Part two of our excellent interview with lexicographer, language expert, tailor/tinker/soldier and spy, Jesse Sheidlower. We continue our discussion about The F-Word and the f-word; touch on slang dictionaries; talk about verisimilitude in movie or TV dialogue and Jesse's work as a language consultant for the Amazon series "The Man in The High Castle"; geek out about every lexicographer's favorite movie (and gab about the verbing of "meet-cute"), and wrap-up with a segue to "Heathers." Jesse brings us home with some vintage "Mean Girls." THIS EPISODE CONTAINS EXPLICIT LANGUAGE. I MEAN. THE BOOK IS CALLED "THE F-WORD." BONUS FEATURES: - Two of the three lexicographers in the room have IMDB pages! - The swearing in "Deadwood" was not historically accurate. COME AT ME, AL SWEARENGEN. - What's the English word for "the jealousy one feels when one learns another person has not shared in a terrible yet common experience"? No, seriously, we're asking, because Steve has never seen "Titanic." - The Great Passage. Just read it. - Mispronunciation Index: Steve biffed "manga" and Kory mangled "Hemingway," but Jesse pronounced everything perfectly. A+ for Jesse.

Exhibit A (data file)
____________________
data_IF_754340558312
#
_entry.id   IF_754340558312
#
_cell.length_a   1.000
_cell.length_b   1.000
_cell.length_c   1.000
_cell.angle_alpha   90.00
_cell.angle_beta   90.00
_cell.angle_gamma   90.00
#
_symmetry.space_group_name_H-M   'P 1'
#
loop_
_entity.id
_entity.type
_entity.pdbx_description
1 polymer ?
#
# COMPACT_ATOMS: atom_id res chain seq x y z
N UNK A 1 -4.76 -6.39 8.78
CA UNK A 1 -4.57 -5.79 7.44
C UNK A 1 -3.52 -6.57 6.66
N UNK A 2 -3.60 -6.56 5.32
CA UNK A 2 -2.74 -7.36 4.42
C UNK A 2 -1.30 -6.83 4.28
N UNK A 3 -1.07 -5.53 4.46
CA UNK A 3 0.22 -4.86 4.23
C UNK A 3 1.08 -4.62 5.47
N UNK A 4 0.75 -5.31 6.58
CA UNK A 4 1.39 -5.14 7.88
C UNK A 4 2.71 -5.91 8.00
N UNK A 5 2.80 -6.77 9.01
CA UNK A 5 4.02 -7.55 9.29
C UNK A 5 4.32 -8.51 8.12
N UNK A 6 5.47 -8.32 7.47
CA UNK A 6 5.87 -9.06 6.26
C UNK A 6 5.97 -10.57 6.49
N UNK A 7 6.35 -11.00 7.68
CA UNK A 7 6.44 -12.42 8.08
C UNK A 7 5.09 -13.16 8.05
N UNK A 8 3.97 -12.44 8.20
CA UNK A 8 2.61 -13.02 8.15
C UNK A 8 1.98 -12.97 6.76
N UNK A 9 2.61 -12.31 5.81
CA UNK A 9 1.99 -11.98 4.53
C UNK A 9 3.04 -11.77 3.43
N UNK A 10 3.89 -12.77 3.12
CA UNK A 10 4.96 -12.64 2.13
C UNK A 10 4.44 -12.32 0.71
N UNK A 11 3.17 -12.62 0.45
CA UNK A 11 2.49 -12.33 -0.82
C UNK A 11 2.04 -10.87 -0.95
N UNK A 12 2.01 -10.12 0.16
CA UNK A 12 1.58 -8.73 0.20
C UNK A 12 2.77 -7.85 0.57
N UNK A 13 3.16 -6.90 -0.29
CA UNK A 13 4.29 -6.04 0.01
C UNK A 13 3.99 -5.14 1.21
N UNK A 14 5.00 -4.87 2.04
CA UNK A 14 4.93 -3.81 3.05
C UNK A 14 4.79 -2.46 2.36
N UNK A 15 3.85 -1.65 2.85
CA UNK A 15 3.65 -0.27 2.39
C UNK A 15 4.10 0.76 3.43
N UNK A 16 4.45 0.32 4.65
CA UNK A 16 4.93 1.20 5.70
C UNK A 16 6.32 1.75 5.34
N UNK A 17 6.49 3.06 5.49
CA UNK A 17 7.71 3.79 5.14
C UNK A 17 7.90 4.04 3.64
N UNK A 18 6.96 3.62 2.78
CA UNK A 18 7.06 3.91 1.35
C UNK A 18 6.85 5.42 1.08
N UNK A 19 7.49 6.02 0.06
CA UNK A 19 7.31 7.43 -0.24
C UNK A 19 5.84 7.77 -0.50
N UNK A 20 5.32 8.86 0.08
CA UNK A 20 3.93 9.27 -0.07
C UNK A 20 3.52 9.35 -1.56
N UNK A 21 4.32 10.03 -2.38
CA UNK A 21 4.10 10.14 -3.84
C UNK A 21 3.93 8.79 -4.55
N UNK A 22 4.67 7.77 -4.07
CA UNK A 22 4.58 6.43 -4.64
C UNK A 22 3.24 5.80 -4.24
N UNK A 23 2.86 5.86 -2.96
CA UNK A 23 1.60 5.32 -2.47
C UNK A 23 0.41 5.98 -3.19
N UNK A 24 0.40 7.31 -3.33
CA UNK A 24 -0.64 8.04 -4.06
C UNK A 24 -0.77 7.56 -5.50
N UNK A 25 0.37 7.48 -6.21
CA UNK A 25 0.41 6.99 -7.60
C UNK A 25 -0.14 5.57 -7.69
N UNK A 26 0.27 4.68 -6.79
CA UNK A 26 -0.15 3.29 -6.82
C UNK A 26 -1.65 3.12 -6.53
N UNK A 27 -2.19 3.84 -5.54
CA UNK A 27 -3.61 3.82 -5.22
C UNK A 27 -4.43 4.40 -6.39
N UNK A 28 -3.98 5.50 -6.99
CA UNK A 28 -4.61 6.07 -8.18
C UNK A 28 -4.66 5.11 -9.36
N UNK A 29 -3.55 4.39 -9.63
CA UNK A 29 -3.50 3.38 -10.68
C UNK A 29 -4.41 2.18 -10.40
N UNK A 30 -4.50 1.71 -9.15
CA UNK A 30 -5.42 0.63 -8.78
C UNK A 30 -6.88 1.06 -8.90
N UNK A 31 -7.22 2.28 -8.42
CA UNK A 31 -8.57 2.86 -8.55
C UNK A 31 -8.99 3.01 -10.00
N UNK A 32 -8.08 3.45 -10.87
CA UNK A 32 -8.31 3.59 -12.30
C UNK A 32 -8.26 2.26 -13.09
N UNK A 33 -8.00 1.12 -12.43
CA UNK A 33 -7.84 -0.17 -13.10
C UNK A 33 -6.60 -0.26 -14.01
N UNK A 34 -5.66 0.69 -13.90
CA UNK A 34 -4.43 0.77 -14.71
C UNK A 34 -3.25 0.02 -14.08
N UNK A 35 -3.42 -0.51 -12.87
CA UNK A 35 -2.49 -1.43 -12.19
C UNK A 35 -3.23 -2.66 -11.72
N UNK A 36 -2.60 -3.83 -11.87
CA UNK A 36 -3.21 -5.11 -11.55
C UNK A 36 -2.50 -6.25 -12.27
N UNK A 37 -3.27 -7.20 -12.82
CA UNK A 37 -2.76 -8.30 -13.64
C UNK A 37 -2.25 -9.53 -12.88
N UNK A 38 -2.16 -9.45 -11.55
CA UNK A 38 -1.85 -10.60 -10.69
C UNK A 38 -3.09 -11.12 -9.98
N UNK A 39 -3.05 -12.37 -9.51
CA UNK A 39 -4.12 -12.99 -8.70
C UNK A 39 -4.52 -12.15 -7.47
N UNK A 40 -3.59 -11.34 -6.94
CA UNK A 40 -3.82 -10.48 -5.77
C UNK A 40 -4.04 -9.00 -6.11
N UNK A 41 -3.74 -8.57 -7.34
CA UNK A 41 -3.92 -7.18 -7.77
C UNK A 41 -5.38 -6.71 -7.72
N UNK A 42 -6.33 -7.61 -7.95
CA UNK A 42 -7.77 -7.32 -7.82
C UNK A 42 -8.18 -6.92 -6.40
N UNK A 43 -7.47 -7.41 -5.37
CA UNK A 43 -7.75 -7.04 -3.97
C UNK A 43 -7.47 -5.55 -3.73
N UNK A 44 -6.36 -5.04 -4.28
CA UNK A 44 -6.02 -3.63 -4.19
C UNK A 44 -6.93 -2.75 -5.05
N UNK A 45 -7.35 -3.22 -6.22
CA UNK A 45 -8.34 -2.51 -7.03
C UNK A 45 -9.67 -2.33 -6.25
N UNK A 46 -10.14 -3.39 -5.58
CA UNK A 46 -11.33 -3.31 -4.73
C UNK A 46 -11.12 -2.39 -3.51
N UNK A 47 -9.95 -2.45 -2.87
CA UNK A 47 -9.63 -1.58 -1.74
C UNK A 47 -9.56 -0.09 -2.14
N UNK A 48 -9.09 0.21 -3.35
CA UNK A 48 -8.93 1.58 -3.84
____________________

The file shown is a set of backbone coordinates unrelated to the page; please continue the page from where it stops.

29 minutes | Sep 13, 2018
Friends With Words: Jesse Sheidlower [EXPLICIT]